Lent Devotional April 7, 2014
30 They went on from there and passed through Galilee. He did not want anyone to know it; 31 for he was teaching his disciples, saying to them, "The Son of Man is to be betrayed into human hands, and they will kill him, and three days after being killed, he will rise again." 32 But they did not understand what he was saying and were afraid to ask him.
33 Then they came to Capernaum; and when he was in the house he asked them, "What were you arguing about on the way?" 34 But they were silent, for on the way they had argued with one another who was the greatest. 35 He sat down, called the twelve, and said to them, "Whoever wants to be first must be last of all and servant of all." 36 Then he took a little child and put it among them; and taking it in his arms, he said to them, 37 "Whoever welcomes one such child in my name welcomes me, and whoever welcomes me welcomes not me but the one who sent me."
38J ohn said to him, "Teacher, we saw someone casting out demons in your name, and we tried to stop him, because he was not following us." 39 But Jesus said, "Do not stop him; for no one who does a deed of power in my name will be able soon afterward to speak evil of me. 40 Whoever is not against us is for us. 41 For truly I tell you, whoever gives you a cup of water to drink because you bear the name of Christ will by no means lose the reward."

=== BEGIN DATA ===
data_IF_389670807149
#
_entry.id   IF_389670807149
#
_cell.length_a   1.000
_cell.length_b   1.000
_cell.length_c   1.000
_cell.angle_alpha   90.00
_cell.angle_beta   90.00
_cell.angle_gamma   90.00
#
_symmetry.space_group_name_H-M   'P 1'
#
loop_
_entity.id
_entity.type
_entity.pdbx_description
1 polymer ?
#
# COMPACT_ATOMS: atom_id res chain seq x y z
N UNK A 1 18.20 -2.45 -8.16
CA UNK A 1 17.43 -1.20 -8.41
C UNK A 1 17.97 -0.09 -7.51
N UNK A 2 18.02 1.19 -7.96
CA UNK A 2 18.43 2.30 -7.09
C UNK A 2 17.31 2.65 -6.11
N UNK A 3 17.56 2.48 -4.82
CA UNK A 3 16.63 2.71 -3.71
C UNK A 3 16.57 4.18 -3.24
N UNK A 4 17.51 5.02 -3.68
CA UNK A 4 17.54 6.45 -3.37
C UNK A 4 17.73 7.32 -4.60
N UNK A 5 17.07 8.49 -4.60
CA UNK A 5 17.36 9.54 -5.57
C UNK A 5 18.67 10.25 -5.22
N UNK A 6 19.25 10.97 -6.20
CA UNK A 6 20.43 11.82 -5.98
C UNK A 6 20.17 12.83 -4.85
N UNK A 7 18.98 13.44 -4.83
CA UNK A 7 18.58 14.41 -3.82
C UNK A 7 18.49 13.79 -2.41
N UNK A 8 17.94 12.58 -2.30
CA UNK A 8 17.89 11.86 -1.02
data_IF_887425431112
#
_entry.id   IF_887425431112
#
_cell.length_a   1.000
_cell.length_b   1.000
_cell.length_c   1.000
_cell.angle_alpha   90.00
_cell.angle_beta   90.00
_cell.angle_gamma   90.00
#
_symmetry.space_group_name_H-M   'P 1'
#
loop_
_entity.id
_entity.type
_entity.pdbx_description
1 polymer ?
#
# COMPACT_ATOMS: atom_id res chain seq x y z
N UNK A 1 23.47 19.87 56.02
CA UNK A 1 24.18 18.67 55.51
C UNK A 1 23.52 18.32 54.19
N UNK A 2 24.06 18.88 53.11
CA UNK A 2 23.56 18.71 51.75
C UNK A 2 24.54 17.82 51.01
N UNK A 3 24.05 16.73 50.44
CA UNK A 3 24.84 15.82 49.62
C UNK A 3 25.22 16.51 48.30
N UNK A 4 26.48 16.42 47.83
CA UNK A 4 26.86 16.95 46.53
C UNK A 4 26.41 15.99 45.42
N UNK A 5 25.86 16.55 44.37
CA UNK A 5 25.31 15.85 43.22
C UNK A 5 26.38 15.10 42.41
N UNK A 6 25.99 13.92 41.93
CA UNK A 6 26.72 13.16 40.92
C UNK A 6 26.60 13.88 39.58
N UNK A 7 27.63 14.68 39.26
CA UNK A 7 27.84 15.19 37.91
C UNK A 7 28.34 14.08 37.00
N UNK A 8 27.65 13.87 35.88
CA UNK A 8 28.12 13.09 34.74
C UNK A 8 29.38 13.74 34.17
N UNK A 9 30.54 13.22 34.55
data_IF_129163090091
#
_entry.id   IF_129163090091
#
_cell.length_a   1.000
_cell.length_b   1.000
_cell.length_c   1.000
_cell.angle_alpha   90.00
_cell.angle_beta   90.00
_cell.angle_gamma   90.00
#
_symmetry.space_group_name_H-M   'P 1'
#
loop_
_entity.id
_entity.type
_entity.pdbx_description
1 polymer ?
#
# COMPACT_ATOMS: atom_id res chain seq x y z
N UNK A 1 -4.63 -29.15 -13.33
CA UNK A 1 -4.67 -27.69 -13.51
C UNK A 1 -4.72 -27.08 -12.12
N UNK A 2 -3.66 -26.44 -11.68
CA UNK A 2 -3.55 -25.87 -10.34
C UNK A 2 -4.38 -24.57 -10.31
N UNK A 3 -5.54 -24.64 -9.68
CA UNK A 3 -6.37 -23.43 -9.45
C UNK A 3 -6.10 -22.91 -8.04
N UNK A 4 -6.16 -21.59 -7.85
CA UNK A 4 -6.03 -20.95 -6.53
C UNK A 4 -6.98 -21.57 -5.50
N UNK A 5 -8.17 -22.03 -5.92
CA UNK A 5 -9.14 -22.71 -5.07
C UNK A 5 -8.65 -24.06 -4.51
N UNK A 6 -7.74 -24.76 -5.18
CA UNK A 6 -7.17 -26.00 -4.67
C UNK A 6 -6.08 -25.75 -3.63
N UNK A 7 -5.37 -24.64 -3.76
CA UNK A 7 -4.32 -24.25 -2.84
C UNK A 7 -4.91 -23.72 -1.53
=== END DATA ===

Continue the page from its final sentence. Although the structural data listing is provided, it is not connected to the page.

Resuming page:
In case we missed it in the previous chapter, Jesus again explains what’s coming. We’ve come through the halfway point of the book now, and once again Jesus points us to what is coming. We also see a continuation of a theme that popped up earlier in this chapter, this attention to children. We saw Jesus heal the child at the foot of the mountain, and here we see Jesus doing something interesting. In the previous story, the people were focused on an argument, which caused them to neglect a child in need. In this passage, Jesus physically places a child in their midst. We actually get a lot of physical description in the story—at least compared to the rest of Mark. We’re told that Jesus sat down, that he put a child in the middle of the conversation, and then picked the child up in his own arms. Mark actually describes Jesus’ posture here, and what we see is Jesus sitting down, holding a child. He is physically correcting the errors of the previous passage. In the midst of another argument, Jesus is forcing them to focus on a child. He then takes it even farther and encourages them not only to notice children, but to welcome children as if they were welcoming Jesus himself. Once again, he highlights how silly some of their arguments are when the arguments overshadow the people around them.
Message provided by the Miller Summer Youth Institute.